Point-of-use chlorination of drinking water has been shown to decrease the risk of child diarrhea by 29% . Since 2003, Population Services International has socially marketed WaterGuard in Kenya, ensuring that the product is available in shops at a standardized price and covering the costs of advertising and quality control . A 150 mL bottle of WaterGuard (shown in Figure 1) is enough to treat one month of drinking water for the average family (or 1000 liters of water). At the time of the study, the bottle was sold at shops in towns near the rural study area in Kenya for 20 Kenyan shillings (Ksh), or approximately 21 US cents. Instructions for use are simple. The process requires very little active time and relatively little wait time: add one capful of solution to 20 liters of non-turbid water (or two caps if turbid), agitate, and wait 30 min before consuming. If used within 48 h, sufficient chlorine residual remains to protect against recontamination of stored water.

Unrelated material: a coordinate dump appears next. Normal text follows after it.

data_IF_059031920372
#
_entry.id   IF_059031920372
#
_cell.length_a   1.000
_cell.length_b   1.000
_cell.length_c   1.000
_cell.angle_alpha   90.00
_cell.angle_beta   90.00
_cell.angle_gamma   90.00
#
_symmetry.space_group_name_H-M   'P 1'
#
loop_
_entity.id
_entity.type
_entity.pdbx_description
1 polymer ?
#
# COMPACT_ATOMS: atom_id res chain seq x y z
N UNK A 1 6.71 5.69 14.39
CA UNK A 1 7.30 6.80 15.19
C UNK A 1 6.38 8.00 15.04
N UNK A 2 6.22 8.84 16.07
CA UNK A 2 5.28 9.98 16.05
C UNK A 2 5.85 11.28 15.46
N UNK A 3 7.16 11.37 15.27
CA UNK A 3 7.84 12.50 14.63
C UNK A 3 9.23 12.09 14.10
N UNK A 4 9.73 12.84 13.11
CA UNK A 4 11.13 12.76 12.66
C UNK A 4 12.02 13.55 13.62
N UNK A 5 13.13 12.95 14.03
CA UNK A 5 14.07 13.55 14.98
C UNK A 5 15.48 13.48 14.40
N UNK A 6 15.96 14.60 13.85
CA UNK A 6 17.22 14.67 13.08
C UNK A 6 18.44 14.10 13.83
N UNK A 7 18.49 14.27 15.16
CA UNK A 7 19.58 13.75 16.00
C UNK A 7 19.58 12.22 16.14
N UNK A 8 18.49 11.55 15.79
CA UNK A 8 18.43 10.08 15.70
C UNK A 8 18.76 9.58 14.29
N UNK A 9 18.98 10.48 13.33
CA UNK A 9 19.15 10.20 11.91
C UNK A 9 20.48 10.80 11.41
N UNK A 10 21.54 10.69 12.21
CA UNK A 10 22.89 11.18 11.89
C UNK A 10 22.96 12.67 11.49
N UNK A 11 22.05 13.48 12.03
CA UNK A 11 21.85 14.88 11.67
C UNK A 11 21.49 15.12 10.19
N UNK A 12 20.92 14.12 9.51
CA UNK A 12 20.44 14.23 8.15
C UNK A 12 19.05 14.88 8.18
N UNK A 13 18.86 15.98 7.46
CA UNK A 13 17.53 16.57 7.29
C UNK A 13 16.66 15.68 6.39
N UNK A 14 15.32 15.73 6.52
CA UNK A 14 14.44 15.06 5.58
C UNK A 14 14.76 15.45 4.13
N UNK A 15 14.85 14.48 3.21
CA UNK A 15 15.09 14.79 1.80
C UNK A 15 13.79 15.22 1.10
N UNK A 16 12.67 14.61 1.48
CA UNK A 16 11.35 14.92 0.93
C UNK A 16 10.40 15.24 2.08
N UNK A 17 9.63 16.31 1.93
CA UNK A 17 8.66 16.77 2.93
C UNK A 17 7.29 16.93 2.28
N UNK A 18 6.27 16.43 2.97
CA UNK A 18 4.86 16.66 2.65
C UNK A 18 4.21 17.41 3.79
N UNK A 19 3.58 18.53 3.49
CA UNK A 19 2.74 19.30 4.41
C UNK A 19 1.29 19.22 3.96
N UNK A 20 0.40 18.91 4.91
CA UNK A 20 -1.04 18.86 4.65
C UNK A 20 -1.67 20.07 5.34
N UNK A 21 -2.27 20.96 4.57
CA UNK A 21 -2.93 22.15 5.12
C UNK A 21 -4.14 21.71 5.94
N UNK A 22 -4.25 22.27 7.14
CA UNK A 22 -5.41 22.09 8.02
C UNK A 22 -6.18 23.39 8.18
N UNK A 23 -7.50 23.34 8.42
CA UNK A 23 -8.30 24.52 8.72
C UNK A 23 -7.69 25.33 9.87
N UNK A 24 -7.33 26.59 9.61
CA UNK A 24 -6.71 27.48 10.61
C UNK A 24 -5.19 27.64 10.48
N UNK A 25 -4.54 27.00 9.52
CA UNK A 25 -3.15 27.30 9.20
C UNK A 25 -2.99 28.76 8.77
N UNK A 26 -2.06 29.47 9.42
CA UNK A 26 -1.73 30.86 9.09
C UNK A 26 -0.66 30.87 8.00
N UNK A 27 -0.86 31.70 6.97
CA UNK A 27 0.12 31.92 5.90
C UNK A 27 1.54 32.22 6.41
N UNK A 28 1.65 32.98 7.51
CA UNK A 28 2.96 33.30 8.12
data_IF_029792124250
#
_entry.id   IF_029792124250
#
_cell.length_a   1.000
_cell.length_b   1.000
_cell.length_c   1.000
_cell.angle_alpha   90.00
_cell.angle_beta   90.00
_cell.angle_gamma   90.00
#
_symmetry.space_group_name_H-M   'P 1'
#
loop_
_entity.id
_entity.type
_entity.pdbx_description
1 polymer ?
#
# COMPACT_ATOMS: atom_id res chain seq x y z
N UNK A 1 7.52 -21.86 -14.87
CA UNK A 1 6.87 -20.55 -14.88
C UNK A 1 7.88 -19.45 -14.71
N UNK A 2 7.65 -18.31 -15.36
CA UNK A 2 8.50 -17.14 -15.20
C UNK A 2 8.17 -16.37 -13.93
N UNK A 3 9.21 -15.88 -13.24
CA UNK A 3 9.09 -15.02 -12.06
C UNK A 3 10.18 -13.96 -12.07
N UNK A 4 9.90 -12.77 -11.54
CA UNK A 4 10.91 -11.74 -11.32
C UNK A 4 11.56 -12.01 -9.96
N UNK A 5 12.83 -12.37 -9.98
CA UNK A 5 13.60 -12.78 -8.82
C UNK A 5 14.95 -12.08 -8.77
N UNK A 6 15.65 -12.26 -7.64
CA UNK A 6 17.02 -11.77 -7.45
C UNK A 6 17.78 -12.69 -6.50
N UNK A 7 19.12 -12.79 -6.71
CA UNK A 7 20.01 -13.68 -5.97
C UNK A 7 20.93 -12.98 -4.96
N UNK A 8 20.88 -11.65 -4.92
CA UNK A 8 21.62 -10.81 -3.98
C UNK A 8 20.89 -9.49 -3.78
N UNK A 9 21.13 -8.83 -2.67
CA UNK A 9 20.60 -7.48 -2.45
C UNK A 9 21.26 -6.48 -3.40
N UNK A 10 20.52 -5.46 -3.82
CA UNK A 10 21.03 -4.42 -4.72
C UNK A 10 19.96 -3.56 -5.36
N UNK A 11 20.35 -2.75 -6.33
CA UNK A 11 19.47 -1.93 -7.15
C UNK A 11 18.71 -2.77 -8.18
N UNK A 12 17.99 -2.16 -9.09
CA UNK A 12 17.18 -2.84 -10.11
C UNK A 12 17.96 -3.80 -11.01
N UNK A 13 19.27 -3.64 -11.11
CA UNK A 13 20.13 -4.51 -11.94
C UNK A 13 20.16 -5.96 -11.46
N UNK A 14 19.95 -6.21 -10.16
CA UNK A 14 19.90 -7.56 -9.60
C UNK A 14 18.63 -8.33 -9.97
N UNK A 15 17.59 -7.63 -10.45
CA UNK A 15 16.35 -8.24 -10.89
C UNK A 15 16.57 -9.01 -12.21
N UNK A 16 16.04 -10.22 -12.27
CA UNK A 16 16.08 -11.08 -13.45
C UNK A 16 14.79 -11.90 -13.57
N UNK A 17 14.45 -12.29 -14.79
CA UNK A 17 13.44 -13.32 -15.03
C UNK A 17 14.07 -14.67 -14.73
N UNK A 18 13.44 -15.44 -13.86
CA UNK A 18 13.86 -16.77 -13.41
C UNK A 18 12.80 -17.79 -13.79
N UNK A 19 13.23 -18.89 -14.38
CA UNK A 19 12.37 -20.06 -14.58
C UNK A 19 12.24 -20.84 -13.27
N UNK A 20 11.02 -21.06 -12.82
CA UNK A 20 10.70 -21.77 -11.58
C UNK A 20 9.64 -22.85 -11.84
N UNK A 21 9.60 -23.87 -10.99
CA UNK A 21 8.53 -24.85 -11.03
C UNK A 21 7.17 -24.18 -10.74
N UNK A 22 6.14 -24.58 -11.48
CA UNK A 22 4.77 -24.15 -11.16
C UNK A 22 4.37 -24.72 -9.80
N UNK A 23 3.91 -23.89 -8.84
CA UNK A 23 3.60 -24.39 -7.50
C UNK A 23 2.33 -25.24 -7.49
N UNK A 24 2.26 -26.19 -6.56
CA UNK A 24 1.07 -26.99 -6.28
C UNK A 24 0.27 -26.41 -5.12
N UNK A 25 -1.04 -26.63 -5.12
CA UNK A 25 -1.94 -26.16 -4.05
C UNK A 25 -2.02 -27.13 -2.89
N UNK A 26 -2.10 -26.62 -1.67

Following the demographic component of the survey, respondents were given the opportunity to purchase a bottle of WaterGuard at a randomly assigned price. To demonstrate the WaterGuard offer, the enumerator first conducted a “practice” round in which respondents could purchase a packet of biscuits at a randomly assigned price. To introduce the WaterGuard product, half of the respondents were randomly selected to receive a “child message” and the other half an “adult message”, which emphasized the effect of the product on each group respectively. Enumerators were instructed to emphasize the bolded words in the messages presented below.